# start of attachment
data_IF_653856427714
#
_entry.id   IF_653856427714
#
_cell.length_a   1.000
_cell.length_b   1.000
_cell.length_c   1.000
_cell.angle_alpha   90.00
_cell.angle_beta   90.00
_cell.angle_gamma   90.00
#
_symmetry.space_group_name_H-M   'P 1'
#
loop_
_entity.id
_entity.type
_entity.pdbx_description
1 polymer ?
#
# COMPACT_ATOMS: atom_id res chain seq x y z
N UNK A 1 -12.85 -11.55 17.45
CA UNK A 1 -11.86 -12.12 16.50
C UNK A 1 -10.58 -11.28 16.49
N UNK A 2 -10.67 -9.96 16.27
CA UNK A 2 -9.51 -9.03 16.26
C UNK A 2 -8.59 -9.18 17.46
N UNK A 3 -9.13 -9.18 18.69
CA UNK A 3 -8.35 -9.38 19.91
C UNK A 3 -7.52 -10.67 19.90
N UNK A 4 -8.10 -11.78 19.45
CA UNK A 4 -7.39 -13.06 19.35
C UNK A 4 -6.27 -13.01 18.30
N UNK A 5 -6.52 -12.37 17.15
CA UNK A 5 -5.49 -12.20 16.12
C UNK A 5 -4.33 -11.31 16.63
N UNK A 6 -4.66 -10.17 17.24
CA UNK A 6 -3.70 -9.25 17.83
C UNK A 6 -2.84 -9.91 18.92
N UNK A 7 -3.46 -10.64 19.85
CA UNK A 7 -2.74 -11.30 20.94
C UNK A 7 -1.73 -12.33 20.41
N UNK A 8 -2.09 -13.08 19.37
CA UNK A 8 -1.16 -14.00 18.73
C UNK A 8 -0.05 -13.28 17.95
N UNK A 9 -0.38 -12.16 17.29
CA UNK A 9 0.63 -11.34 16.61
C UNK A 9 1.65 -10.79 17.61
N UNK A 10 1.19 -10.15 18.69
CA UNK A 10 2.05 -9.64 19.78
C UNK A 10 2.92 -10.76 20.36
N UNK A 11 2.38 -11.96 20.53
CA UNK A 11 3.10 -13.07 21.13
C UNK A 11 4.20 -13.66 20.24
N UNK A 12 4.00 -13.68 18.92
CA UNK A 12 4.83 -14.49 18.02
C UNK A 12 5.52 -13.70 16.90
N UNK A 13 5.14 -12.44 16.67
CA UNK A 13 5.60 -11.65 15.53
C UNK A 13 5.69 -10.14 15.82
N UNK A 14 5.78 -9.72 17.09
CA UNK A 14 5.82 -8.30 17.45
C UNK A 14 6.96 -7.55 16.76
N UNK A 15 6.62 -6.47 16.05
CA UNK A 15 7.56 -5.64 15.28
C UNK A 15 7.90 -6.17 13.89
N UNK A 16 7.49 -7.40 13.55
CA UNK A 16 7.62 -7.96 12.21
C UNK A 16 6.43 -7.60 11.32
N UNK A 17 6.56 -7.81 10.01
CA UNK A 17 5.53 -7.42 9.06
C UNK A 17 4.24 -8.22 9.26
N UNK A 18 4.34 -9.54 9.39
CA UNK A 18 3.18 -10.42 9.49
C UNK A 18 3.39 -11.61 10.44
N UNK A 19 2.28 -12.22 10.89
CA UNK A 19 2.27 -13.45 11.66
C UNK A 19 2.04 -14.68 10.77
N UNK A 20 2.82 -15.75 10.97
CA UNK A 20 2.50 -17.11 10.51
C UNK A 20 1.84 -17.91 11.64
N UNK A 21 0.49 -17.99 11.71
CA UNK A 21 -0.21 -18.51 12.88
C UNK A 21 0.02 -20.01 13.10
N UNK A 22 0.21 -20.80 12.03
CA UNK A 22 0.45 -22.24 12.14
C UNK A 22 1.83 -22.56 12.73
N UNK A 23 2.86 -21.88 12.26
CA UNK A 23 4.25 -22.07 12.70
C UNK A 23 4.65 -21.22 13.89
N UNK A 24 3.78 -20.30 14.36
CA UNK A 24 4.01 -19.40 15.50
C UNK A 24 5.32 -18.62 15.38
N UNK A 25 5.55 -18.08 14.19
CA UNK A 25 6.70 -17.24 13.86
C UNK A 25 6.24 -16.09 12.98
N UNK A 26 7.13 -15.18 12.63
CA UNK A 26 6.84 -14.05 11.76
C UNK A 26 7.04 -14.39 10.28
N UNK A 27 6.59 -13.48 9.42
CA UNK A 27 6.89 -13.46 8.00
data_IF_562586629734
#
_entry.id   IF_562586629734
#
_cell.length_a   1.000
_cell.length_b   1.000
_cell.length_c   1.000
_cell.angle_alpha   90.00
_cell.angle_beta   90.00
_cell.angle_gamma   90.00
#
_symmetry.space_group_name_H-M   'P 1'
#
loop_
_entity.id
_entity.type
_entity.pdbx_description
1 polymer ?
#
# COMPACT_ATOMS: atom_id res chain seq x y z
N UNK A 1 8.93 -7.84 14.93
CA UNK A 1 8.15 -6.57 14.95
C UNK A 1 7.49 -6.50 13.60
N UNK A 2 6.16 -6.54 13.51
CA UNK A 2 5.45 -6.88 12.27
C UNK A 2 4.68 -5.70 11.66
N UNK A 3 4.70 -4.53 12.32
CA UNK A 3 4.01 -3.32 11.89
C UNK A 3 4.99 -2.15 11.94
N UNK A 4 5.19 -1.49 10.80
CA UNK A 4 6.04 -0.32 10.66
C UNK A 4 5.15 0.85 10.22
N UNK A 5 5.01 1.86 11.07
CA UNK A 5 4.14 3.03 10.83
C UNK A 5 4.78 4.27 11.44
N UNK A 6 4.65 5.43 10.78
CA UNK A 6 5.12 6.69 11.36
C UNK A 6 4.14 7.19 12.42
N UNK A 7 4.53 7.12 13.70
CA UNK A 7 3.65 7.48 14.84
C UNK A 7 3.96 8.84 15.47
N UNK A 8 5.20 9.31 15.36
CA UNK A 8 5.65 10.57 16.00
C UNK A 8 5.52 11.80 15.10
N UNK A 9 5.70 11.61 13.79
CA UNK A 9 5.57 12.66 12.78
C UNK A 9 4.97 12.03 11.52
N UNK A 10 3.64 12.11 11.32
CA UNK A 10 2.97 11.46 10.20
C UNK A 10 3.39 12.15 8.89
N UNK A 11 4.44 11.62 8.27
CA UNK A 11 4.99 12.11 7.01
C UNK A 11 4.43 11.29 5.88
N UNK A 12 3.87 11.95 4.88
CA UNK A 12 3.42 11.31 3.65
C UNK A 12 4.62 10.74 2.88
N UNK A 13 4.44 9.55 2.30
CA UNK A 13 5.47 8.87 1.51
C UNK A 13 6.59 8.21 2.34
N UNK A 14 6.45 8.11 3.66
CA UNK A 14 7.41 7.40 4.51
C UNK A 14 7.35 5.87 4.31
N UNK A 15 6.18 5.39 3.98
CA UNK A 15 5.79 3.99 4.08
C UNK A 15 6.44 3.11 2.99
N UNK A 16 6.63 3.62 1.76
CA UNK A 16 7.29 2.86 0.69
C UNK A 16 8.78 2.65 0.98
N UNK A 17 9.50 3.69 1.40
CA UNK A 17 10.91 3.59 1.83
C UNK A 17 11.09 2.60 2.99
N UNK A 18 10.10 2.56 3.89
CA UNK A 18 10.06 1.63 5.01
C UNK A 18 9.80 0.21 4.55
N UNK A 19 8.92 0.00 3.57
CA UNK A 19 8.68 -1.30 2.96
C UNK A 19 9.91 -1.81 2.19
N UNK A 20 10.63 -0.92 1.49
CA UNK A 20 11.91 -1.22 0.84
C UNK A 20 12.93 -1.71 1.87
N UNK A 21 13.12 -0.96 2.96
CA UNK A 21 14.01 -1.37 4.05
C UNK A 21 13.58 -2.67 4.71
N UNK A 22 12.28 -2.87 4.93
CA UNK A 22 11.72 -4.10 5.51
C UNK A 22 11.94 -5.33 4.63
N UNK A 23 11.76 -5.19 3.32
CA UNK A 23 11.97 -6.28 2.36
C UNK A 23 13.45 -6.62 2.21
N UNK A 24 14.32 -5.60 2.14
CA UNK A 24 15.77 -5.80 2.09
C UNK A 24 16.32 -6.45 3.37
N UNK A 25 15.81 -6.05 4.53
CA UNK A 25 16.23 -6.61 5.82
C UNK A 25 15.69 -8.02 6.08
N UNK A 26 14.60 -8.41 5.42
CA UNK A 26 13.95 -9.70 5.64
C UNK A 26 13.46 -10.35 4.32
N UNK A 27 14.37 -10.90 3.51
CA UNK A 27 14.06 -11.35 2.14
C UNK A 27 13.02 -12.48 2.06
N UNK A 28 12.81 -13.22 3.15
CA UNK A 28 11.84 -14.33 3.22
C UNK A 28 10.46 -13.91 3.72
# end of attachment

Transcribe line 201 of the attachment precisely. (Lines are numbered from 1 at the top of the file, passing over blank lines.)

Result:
C UNK A 27 13.02 -12.48 2.06